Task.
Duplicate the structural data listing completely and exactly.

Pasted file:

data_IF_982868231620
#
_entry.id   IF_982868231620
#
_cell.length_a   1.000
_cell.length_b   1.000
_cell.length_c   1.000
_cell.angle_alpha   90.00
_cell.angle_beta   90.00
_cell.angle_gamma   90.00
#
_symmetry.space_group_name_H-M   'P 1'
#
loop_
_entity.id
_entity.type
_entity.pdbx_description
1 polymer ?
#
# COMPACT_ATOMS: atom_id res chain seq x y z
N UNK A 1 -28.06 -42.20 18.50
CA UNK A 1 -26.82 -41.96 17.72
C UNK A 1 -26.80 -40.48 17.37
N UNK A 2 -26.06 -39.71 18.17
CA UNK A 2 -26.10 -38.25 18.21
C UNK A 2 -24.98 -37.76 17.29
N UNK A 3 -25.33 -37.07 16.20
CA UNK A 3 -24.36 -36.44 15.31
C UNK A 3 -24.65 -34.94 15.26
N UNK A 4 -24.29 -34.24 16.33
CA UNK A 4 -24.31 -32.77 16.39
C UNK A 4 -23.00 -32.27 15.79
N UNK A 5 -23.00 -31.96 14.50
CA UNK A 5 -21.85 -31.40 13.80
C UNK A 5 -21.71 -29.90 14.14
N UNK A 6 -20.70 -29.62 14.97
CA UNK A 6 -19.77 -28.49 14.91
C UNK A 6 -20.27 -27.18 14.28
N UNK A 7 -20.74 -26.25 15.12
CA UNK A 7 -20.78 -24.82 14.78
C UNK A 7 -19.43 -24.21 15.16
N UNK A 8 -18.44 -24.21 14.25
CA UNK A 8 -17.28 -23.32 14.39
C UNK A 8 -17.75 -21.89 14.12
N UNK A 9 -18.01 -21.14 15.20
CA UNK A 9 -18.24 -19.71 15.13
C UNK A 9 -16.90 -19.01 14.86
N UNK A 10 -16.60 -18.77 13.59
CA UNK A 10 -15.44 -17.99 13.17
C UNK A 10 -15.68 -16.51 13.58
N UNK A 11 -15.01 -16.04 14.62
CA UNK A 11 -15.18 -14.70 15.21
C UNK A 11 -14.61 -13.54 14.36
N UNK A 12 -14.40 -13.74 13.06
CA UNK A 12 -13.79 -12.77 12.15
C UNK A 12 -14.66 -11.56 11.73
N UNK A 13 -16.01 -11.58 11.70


data_IF_982868231620
#
_entry.id   IF_982868231620
#
_cell.length_a   1.000
_cell.length_b   1.000
_cell.length_c   1.000
_cell.angle_alpha   90.00
_cell.angle_beta   90.00
_cell.angle_gamma   90.00
#
_symmetry.space_group_name_H-M   'P 1'
#
loop_
_entity.id
_entity.type
_entity.pdbx_description
1 polymer ?
#
# COMPACT_ATOMS: atom_id res chain seq x y z
N UNK A 1 -28.06 -42.20 18.50
CA UNK A 1 -26.82 -41.96 17.72
C UNK A 1 -26.80 -40.48 17.37
N UNK A 2 -26.06 -39.71 18.17
CA UNK A 2 -26.10 -38.25 18.21
C UNK A 2 -24.98 -37.76 17.29
N UNK A 3 -25.33 -37.07 16.20
CA UNK A 3 -24.36 -36.44 15.31
C UNK A 3 -24.65 -34.94 15.26
N UNK A 4 -24.29 -34.24 16.33
CA UNK A 4 -24.31 -32.77 16.39
C UNK A 4 -23.00 -32.27 15.79
N UNK A 5 -23.00 -31.96 14.50
CA UNK A 5 -21.85 -31.40 13.80
C UNK A 5 -21.71 -29.90 14.14
N UNK A 6 -20.70 -29.62 14.97
CA UNK A 6 -19.77 -28.49 14.91
C UNK A 6 -20.27 -27.18 14.28
N UNK A 7 -20.74 -26.25 15.12
CA UNK A 7 -20.78 -24.82 14.78
C UNK A 7 -19.43 -24.21 15.16
N UNK A 8 -18.44 -24.21 14.25
CA UNK A 8 -17.28 -23.32 14.39
C UNK A 8 -17.75 -21.89 14.12
N UNK A 9 -18.01 -21.14 15.20
CA UNK A 9 -18.24 -19.71 15.13
C UNK A 9 -16.90 -19.01 14.86
N UNK A 10 -16.60 -18.77 13.59
CA UNK A 10 -15.44 -17.99 13.17
C UNK A 10 -15.68 -16.51 13.58
N UNK A 11 -15.01 -16.04 14.62
CA UNK A 11 -15.18 -14.70 15.21
C UNK A 11 -14.61 -13.54 14.36
N UNK A 12 -14.40 -13.74 13.06
CA UNK A 12 -13.79 -12.77 12.15
C UNK A 12 -14.66 -11.56 11.73
N UNK A 13 -16.01 -11.58 11.70